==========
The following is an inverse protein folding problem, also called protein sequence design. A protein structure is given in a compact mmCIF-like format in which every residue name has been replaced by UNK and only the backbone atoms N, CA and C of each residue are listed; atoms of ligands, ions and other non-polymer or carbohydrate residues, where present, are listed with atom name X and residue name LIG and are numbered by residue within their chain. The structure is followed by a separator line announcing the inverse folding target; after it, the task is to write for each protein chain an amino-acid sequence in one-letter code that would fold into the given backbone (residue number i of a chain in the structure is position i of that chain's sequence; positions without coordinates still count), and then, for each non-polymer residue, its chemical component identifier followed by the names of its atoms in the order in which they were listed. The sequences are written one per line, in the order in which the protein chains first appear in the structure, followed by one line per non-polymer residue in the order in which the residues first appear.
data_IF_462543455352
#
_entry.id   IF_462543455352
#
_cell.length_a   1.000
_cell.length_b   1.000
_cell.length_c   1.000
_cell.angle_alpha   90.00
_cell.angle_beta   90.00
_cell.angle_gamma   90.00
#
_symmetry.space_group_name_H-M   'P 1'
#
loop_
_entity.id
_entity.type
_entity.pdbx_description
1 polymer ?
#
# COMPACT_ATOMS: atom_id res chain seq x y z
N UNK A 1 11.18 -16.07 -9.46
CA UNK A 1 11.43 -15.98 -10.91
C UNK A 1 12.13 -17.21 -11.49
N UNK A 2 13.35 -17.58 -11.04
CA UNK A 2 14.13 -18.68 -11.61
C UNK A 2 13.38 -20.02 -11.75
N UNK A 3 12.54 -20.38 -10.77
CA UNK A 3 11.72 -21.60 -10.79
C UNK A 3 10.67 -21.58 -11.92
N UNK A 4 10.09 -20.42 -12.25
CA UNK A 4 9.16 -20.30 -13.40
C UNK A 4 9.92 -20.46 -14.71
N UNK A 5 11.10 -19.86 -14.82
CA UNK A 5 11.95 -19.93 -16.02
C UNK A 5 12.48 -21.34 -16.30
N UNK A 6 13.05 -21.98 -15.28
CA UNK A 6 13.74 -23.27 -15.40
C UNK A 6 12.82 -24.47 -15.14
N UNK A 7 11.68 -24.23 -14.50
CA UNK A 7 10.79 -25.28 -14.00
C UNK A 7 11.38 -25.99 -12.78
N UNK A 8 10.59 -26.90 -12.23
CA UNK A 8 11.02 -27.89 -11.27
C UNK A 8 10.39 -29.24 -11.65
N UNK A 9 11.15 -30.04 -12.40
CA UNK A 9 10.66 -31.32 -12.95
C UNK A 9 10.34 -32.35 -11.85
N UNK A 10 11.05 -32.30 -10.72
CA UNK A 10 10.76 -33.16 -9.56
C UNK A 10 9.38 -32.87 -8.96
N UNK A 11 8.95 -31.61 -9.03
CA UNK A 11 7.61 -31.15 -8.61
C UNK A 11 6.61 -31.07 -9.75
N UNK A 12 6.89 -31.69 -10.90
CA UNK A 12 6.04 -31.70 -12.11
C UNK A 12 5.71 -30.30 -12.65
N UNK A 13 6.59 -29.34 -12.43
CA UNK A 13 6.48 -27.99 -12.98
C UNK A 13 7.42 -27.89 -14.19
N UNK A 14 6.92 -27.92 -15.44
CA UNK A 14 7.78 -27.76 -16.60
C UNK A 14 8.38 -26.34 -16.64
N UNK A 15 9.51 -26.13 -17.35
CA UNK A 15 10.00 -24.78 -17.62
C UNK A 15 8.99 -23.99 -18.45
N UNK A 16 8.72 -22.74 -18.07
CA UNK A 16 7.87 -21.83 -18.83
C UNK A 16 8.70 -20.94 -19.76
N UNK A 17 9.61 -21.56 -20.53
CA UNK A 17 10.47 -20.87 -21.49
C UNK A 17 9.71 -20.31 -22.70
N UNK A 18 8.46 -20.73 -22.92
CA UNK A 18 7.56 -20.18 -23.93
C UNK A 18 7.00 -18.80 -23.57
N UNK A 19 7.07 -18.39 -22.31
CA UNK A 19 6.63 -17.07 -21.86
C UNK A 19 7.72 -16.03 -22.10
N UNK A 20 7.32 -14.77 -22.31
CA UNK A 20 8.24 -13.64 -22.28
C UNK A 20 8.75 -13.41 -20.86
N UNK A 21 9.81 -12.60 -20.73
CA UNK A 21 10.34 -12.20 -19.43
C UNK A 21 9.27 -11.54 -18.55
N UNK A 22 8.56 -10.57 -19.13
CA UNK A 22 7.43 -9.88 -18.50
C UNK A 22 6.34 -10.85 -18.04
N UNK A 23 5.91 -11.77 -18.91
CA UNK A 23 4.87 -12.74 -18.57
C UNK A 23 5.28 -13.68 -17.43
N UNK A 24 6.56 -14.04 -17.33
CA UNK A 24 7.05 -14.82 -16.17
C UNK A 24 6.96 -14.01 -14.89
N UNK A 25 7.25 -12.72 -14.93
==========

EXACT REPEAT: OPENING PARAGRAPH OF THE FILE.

The following is an inverse protein folding problem, also called protein sequence design. A protein structure is given in a compact mmCIF-like format in which every residue name has been replaced by UNK and only the backbone atoms N, CA and C of each residue are listed; atoms of ligands, ions and other non-polymer or carbohydrate residues, where present, are listed with atom name X and residue name LIG and are numbered by residue within their chain. The structure is followed by a separator line announcing the inverse folding target; after it, the task is to write for each protein chain an amino-acid sequence in one-letter code that would fold into the given backbone (residue number i of a chain in the structure is position i of that chain's sequence; positions without coordinates still count), and then, for each non-polymer residue, its chemical component identifier followed by the names of its atoms in the order in which they were listed. The sequences are written one per line, in the order in which the protein chains first appear in the structure, followed by one line per non-polymer residue in the order in which the residues first appear.